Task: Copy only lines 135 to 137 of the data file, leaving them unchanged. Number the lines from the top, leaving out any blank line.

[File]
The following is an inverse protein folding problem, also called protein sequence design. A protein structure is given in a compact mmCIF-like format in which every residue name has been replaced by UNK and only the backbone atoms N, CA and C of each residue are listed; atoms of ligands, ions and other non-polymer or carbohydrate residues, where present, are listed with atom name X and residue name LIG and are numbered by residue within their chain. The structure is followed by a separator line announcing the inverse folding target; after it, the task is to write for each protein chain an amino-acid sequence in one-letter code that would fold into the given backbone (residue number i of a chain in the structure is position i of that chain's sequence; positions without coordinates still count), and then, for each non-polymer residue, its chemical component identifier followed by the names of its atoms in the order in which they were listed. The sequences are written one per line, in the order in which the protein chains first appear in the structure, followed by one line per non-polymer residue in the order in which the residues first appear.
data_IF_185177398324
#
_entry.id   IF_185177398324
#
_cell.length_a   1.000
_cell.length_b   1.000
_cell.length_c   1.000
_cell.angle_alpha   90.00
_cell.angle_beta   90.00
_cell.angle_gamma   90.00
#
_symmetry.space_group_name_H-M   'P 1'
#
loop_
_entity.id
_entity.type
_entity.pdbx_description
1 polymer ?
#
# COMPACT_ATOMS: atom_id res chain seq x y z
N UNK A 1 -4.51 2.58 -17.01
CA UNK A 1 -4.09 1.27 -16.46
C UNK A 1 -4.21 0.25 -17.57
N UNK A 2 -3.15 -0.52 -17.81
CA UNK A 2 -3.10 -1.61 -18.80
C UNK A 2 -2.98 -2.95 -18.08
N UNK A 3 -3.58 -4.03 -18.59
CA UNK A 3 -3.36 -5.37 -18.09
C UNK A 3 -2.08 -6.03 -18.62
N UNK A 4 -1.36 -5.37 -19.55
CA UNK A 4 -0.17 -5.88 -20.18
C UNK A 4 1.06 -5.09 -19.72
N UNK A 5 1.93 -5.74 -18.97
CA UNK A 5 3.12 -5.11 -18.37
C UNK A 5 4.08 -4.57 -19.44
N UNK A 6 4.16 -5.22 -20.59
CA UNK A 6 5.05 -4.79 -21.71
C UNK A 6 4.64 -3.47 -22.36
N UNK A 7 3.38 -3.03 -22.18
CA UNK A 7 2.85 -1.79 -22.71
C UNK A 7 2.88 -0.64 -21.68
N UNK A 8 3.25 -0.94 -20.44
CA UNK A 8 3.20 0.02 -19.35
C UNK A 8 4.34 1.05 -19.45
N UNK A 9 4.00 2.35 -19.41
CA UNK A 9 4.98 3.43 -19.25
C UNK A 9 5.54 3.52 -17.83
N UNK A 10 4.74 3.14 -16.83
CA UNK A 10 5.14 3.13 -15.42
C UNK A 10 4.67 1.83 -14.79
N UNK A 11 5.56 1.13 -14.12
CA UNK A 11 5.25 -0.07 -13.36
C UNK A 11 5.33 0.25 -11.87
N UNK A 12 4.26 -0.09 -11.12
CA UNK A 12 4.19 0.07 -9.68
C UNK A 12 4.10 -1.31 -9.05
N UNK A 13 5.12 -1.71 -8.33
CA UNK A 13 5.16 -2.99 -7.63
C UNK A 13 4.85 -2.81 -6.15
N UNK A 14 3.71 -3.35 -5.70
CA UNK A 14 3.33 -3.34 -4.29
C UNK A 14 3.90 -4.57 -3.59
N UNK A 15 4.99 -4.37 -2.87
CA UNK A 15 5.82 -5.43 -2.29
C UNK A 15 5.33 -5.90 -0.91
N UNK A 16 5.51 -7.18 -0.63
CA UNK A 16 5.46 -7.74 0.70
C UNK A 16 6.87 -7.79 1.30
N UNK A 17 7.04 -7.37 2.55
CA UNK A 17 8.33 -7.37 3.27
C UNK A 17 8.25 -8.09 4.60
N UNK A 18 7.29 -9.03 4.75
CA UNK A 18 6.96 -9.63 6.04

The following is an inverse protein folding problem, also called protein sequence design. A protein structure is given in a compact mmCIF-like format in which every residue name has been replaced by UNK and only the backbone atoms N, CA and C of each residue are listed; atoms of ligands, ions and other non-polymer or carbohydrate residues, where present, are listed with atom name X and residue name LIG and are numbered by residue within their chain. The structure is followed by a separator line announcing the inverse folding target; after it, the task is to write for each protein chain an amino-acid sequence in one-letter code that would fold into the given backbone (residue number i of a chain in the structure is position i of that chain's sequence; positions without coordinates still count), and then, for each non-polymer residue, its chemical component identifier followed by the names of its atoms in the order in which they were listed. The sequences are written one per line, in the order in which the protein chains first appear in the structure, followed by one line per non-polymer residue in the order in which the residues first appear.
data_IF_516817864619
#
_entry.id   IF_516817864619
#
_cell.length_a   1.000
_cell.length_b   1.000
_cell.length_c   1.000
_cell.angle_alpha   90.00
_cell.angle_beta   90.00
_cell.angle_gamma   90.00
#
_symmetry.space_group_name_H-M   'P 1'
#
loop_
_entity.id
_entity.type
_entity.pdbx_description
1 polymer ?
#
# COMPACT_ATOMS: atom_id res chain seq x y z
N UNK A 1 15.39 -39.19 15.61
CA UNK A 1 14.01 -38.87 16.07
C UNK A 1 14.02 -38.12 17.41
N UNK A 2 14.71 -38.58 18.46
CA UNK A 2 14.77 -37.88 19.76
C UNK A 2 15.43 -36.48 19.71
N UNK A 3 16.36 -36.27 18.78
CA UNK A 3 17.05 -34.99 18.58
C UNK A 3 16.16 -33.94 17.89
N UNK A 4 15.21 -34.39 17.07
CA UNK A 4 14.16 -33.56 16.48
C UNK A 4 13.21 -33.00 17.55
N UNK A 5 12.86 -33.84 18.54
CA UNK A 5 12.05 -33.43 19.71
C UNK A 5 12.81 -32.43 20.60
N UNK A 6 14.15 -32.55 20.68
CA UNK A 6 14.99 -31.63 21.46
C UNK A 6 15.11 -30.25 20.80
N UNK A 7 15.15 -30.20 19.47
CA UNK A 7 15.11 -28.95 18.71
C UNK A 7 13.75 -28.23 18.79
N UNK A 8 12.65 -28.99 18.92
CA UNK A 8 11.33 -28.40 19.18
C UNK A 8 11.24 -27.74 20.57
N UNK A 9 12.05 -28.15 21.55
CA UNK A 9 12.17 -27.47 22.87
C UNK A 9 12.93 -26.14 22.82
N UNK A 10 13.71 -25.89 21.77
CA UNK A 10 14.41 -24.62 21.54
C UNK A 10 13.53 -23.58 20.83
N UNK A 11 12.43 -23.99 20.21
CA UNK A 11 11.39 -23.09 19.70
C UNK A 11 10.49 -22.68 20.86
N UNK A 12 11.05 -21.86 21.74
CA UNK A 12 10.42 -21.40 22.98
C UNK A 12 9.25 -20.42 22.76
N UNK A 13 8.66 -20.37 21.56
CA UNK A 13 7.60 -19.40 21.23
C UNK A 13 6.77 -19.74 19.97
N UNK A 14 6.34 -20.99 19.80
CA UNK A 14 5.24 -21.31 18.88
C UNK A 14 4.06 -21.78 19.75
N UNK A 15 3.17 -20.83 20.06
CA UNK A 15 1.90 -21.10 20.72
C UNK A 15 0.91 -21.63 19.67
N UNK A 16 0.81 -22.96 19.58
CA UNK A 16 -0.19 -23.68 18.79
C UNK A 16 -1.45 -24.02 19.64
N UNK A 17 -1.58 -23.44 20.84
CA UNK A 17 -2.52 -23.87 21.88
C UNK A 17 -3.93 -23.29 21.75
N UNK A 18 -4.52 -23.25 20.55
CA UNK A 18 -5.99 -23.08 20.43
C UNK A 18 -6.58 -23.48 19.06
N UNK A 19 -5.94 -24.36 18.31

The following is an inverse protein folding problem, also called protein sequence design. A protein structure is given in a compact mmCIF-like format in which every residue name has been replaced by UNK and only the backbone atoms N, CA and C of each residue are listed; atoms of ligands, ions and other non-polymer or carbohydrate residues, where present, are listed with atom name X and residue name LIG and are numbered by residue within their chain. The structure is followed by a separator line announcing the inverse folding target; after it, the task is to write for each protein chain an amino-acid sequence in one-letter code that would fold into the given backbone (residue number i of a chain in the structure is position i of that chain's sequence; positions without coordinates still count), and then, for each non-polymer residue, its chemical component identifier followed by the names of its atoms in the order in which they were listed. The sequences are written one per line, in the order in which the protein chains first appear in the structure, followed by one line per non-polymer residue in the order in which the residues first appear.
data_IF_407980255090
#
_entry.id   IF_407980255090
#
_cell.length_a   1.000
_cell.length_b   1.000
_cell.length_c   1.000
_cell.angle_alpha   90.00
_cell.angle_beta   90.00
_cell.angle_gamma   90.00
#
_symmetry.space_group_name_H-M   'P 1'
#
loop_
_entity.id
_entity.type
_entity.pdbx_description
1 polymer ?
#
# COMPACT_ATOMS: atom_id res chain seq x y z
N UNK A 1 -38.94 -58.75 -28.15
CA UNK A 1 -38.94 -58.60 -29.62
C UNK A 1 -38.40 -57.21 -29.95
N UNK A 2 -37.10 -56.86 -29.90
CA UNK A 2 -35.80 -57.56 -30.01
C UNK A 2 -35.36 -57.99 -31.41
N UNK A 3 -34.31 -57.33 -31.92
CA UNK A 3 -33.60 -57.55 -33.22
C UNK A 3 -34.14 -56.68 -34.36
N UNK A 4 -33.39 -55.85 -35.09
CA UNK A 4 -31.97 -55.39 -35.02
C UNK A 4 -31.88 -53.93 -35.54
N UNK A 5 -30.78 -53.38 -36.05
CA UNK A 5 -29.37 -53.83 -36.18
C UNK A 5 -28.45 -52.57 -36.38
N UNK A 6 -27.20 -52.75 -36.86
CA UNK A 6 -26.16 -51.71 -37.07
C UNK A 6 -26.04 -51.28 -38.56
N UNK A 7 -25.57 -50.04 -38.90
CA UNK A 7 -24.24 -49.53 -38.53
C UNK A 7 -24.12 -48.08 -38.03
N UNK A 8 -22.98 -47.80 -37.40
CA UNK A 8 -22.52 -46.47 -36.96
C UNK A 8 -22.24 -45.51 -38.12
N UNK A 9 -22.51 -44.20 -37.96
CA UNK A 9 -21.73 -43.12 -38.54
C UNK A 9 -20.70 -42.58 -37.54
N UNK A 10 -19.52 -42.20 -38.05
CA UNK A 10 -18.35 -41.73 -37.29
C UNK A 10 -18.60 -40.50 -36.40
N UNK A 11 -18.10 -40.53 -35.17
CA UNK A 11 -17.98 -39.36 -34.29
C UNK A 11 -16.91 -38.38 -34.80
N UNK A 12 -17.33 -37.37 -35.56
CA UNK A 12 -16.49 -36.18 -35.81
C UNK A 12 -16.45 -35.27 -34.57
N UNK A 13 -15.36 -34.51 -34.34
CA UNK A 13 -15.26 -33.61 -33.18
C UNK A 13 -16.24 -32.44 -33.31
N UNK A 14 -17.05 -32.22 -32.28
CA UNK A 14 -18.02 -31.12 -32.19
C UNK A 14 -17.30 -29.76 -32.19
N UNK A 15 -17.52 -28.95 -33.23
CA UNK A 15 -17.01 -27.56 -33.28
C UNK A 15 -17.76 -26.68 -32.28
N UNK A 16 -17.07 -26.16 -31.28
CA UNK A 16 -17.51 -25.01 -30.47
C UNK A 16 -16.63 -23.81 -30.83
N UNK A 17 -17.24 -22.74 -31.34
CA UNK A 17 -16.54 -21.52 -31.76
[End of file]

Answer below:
N UNK A 14 6.34 -20.99 19.80
CA UNK A 14 5.24 -21.31 18.88
C UNK A 14 4.06 -21.78 19.75